Abstract

Many US municipal water suppliers using surface water encounter musty and/or moldy taste and odor problems, and two compounds - 2-methylisoborneol and geosmin - are usually to blame. To help reduce taste and odor problems in the Phoenix, Ariz., metropolitan area, an adaptive management framework was developed during the course of a three-year case study. The project utilized an extensive monitoring program, rapid feedback (via a weekly newsletter), and extensive dialogue (through biannual forums) to allow flexible response to changing circumstances. The project also used a multiple barrier approach, taking advantage of the configuration of the Phoenix-area water system to use appropriate barriers in the supply reservoirs, canals, and treatment plants. In this article, the authors outline the basic concept of adaptive management and how it can be applied to regional water management strategies to address taste and odor problems as well as many other water quality issues. The approach developed - the utilization of multiple barriers in an adaptive management framework - can readily be used by other utilities that seek to improve water quality.

Original languageEnglish (US)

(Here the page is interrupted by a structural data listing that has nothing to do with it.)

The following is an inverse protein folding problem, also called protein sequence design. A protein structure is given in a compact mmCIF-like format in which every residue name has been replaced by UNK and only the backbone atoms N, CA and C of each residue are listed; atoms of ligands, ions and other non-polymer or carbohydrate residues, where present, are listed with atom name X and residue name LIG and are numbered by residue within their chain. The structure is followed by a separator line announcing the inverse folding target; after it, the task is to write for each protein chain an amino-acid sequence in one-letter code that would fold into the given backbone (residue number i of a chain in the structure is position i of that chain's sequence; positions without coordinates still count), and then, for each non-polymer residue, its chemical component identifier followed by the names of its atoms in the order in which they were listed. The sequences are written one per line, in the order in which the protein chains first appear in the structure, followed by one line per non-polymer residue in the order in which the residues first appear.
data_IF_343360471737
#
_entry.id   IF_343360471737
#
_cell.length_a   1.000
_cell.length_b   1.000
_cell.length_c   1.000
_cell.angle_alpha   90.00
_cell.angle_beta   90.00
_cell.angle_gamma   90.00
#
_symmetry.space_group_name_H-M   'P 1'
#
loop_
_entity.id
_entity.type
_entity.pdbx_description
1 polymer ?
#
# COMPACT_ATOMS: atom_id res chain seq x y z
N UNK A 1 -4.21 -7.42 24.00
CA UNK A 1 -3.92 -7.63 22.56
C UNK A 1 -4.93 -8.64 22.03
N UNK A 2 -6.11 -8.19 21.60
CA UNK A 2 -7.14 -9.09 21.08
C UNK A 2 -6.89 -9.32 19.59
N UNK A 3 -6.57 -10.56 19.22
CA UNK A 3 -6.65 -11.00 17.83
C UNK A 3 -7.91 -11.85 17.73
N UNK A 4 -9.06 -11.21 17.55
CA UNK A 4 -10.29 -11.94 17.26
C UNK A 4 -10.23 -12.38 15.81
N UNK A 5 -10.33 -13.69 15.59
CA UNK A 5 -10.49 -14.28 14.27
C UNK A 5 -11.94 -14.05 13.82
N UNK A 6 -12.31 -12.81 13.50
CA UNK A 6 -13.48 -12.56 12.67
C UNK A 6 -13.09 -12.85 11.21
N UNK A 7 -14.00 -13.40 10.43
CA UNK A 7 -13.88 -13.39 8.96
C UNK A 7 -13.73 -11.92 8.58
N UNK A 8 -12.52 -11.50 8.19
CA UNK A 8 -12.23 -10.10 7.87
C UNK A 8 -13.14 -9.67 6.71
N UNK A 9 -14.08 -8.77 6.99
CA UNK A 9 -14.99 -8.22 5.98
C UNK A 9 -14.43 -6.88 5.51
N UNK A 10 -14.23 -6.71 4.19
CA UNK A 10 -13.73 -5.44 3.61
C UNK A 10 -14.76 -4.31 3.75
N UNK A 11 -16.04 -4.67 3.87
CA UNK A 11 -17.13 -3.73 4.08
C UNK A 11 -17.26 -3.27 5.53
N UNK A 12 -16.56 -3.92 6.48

JournalJournal / American Water Works Association
Volume98
Issue number6
StatePublished - Jun 2006

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Taste control (water treatment)
Odor control
adaptive management
Odors
odor
Water quality
water quality
Water
Water management
Canals
Surface waters
metropolitan area
canal
water management
surface water
Feedback
water
Monitoring
monitoring
project

ASJC Scopus subject areas

  • Water Science and Technology
  • Civil and Structural Engineering

Cite this

Adaptive management using multiple barriers to control tastes and odors. / Baker, Lawrence A.; Westerhoff, Paul; Sommerfeld, Milton.

In: Journal / American Water Works Association, Vol. 98, No. 6, 06.2006.

Research output: Contribution to journalArticle

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